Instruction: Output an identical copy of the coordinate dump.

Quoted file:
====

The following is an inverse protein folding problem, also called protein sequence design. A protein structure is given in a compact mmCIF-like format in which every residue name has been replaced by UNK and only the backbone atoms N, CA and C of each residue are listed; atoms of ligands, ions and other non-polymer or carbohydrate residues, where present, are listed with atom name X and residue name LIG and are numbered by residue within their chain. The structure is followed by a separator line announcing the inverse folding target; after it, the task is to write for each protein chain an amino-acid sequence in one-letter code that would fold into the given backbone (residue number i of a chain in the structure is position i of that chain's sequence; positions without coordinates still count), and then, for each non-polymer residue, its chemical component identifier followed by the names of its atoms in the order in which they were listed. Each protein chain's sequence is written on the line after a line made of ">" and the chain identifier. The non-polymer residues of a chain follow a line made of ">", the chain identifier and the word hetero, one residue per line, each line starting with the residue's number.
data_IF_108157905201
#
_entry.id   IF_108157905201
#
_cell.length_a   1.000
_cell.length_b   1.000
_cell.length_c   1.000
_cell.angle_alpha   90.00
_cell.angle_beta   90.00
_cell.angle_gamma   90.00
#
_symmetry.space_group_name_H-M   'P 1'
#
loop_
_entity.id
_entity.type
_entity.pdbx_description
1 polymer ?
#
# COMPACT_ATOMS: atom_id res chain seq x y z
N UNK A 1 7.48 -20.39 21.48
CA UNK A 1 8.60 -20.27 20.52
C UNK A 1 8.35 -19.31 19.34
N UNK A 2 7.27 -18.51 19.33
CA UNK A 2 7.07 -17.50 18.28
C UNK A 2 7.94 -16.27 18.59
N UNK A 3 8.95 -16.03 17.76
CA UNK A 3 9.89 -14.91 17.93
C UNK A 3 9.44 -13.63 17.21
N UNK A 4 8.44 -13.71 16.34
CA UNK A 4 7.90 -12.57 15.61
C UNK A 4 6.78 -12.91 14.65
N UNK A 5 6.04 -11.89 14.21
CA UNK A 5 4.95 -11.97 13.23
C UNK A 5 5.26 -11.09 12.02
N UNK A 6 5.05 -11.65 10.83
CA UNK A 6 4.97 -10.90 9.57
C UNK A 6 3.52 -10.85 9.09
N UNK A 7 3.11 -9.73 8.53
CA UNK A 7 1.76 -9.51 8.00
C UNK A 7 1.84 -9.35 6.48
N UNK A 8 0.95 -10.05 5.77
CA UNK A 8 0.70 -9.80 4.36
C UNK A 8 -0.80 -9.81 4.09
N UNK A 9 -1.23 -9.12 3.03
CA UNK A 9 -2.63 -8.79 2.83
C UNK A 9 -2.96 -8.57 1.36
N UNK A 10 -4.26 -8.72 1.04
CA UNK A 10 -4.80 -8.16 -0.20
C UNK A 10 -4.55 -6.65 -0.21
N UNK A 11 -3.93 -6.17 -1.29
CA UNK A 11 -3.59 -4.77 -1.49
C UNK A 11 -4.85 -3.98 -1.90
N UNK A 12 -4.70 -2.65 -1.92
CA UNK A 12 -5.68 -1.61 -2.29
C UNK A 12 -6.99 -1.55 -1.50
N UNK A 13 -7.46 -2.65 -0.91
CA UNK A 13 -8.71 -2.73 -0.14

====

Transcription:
The following is an inverse protein folding problem, also called protein sequence design. A protein structure is given in a compact mmCIF-like format in which every residue name has been replaced by UNK and only the backbone atoms N, CA and C of each residue are listed; atoms of ligands, ions and other non-polymer or carbohydrate residues, where present, are listed with atom name X and residue name LIG and are numbered by residue within their chain. The structure is followed by a separator line announcing the inverse folding target; after it, the task is to write for each protein chain an amino-acid sequence in one-letter code that would fold into the given backbone (residue number i of a chain in the structure is position i of that chain's sequence; positions without coordinates still count), and then, for each non-polymer residue, its chemical component identifier followed by the names of its atoms in the order in which they were listed. Each protein chain's sequence is written on the line after a line made of ">" and the chain identifier. The non-polymer residues of a chain follow a line made of ">", the chain identifier and the word hetero, one residue per line, each line starting with the residue's number.
data_IF_108157905201
#
_entry.id   IF_108157905201
#
_cell.length_a   1.000
_cell.length_b   1.000
_cell.length_c   1.000
_cell.angle_alpha   90.00
_cell.angle_beta   90.00
_cell.angle_gamma   90.00
#
_symmetry.space_group_name_H-M   'P 1'
#
loop_
_entity.id
_entity.type
_entity.pdbx_description
1 polymer ?
#
# COMPACT_ATOMS: atom_id res chain seq x y z
N UNK A 1 7.48 -20.39 21.48
CA UNK A 1 8.60 -20.27 20.52
C UNK A 1 8.35 -19.31 19.34
N UNK A 2 7.27 -18.51 19.33
CA UNK A 2 7.07 -17.50 18.28
C UNK A 2 7.94 -16.27 18.59
N UNK A 3 8.95 -16.03 17.76
CA UNK A 3 9.89 -14.91 17.93
C UNK A 3 9.44 -13.63 17.21
N UNK A 4 8.44 -13.71 16.34
CA UNK A 4 7.90 -12.57 15.61
C UNK A 4 6.78 -12.91 14.65
N UNK A 5 6.04 -11.89 14.21
CA UNK A 5 4.95 -11.97 13.23
C UNK A 5 5.26 -11.09 12.02
N UNK A 6 5.05 -11.65 10.83
CA UNK A 6 4.97 -10.90 9.57
C UNK A 6 3.52 -10.85 9.09
N UNK A 7 3.11 -9.73 8.53
CA UNK A 7 1.76 -9.51 8.00
C UNK A 7 1.84 -9.35 6.48
N UNK A 8 0.95 -10.05 5.77
CA UNK A 8 0.70 -9.80 4.36
C UNK A 8 -0.80 -9.81 4.09
N UNK A 9 -1.23 -9.12 3.03
CA UNK A 9 -2.63 -8.79 2.83
C UNK A 9 -2.96 -8.57 1.36
N UNK A 10 -4.26 -8.72 1.04
CA UNK A 10 -4.80 -8.16 -0.20
C UNK A 10 -4.55 -6.65 -0.21
N UNK A 11 -3.93 -6.17 -1.29
CA UNK A 11 -3.59 -4.77 -1.49
C UNK A 11 -4.85 -3.98 -1.90
N UNK A 12 -4.70 -2.65 -1.92
CA UNK A 12 -5.68 -1.61 -2.29
C UNK A 12 -6.99 -1.55 -1.50
N UNK A 13 -7.46 -2.65 -0.91
CA UNK A 13 -8.71 -2.73 -0.14